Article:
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Charging adviser service fees to dead superannuation members: former CBA subsidiary fined seven figures in landmark criminal case


Date of Judgment: 15 June 2022 

Court: County Court of Victoria, Melbourne 

Partner Agency: Australian Securities and Investments Commission (ASIC) 

Summary of Charges:  

Avanteos Investments Ltd (Avanteos) pleaded guilty to 18 charges under s1021J of the Corporations Act 2001 (Cth).


On 15 June 2022, the County Court of Victoria convicted and fined Avanteos $1.71 million for failing to update defective disclosure statements, which the Court described as a very serious failure of corporate governance.

The matter was prosecuted by the CDPP after an investigation and referral by the Australian Securities and Investments Commission (ASIC).

The case attracted widespread media interest when it was revealed the former Commonwealth Bank (CBA) subsidiary was not only charging adviser service fees to almost 500 dead superannuation members, but also failed to reveal this practice in its defective disclosure statements.

It was the first matter prosecuted by the CDPP for an offence contrary to s1021J of the Corporations Act.

Key points: 

Section 1021J of the Corporations Act makes it an offence for a company to fail to rectify or prevent further distribution of disclosure statements, upon becoming aware that the statements are defective. 

At the time of offending, Avanteos was a subsidiary of the CBA under the bank’s wealth management arm, Colonial First State, and a trustee of superannuation funds. It issued superannuation products, which were offered and sold to retail customers via their financial advisers.  

As trustee of superannuation funds, Avanteos deducted various fees from its members’ cash accounts. One such fee was an “adviser service fee,” which was paid to a member’s financial adviser for advice provided in relation to the superannuation product.  

Avanteos’ practice was to continue deducting adviser service fees from its members’ accounts, even after it had been notified that the member had died. It would only stop deducting those fees if it received an instruction from the members’ estate to cease the payment.  

Avanteos did not disclose this practice to its members through its product disclosure statements for 18 of its superannuation products.

On 6 January 2016, Avanteos’ senior management became aware that its statements were defective because they: 

  • did not contain relevant information regarding the deduction of adviser services fees, and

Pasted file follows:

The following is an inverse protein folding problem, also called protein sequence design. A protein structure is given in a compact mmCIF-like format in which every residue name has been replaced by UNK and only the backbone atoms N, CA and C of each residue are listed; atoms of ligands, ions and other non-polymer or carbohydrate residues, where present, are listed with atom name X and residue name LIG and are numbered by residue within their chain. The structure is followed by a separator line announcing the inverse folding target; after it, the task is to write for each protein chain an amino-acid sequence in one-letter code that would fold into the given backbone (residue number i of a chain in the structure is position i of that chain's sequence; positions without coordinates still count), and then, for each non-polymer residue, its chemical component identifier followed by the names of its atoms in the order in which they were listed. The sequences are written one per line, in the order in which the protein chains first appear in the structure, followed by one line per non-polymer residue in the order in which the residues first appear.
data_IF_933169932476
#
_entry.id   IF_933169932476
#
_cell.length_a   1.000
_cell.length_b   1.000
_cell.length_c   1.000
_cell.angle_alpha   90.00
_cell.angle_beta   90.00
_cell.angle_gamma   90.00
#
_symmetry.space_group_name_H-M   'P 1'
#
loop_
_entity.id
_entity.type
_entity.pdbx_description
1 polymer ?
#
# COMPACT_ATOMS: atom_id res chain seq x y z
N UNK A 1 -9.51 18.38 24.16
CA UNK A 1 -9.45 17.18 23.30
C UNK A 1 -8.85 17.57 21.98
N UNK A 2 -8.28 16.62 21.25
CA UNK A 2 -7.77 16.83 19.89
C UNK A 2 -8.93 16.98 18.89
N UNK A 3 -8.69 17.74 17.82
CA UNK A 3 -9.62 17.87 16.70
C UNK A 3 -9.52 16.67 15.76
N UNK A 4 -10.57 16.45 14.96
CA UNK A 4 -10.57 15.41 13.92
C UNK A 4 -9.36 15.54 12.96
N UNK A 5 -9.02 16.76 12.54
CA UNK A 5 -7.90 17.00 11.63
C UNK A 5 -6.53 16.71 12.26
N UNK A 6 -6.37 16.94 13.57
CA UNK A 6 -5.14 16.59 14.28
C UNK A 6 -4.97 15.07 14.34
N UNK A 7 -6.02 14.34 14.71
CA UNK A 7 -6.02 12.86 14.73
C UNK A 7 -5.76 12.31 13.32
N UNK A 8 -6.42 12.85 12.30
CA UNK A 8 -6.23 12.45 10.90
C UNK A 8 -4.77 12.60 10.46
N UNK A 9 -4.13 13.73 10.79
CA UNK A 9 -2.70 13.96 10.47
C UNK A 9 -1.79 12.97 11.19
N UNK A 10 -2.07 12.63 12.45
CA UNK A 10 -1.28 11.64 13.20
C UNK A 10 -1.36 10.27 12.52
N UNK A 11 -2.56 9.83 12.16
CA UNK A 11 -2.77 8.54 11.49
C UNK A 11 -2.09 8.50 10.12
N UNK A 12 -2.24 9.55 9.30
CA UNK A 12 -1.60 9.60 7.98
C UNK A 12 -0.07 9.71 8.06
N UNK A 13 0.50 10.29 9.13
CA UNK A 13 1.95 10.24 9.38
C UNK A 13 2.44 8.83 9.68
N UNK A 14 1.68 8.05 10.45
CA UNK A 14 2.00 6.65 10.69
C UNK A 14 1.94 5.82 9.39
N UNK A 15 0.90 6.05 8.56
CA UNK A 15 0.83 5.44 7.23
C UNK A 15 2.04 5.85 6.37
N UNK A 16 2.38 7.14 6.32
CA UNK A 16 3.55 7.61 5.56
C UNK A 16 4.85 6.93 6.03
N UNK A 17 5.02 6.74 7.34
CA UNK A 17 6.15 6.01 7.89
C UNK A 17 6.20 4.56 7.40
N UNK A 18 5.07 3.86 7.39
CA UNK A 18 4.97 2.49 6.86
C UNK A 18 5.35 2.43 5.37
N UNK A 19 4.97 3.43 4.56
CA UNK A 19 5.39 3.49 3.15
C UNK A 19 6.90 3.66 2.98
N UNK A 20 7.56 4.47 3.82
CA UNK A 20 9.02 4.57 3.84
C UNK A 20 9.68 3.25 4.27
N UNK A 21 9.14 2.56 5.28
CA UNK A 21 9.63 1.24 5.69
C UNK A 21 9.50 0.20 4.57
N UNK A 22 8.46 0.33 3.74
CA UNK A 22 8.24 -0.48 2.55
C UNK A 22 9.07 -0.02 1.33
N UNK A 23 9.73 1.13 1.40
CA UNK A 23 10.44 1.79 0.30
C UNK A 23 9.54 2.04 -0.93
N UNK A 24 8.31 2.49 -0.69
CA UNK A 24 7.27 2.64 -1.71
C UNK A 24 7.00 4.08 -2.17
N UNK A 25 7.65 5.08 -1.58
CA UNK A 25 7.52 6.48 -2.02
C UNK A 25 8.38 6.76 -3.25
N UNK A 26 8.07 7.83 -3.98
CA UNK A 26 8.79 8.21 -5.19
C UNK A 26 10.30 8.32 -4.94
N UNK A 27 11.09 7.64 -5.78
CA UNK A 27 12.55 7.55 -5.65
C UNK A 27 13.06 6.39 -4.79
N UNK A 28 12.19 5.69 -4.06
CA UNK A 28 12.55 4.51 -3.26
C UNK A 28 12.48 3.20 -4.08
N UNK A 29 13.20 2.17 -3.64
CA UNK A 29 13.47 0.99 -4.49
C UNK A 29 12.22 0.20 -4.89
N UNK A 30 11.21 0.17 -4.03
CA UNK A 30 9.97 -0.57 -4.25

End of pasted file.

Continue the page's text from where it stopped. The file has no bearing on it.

• contained a positive implied representation that Avanteos would not deduct those fees after death.  

Between 6 January 2016 and 1 May 2018, Avanteos continued to deduct adviser service fees after the death of members. It did not take any steps to ensure that a direction was provided as soon as practicable to prevent further distribution of the defective disclosure statements, such failure being an offence committed under s1021J for each of the 18 affected superannuation products.

Over that time, a total of 499 dead members were charged almost $700,000 in fees by Avanteos, which traded as Colonial First State Custom Solutions. It has since refunded the fees to members’ estates or beneficiaries.


Avanteos was convicted and fined $95,000 for each of the 18 charges under s1021J, amounting to a total penalty of $1.71 million. The company received a discounted penalty due to an early guilty plea. The maximum available fine was $3.24 million.

In sentencing, Judge Wraight noted the seriousness of Avanteos’ disclosure failures:

The offending can only be described as a very serious failure of corporate governance and an example of a financial corporation putting its own interests above those of its investors in breach of the law. It is therefore, in all the circumstances in my view a serious example of corporate offending and the company’s culpability is relatively high.” 

However, His Honour also had regard to the following mitigating factors: 

•    The plea of guilty was at the earliest opportunity  
•    Avanteos demonstrated contrition via remediation of its members’ estates
•    The company cooperated with ASIC during its investigation 
•    There were positive prospects of rehabilitation, and 
•    The company committed to pay ASIC the costs of its investigation, being approximately $1.3 million

Relevant links: 

Sentencing remarks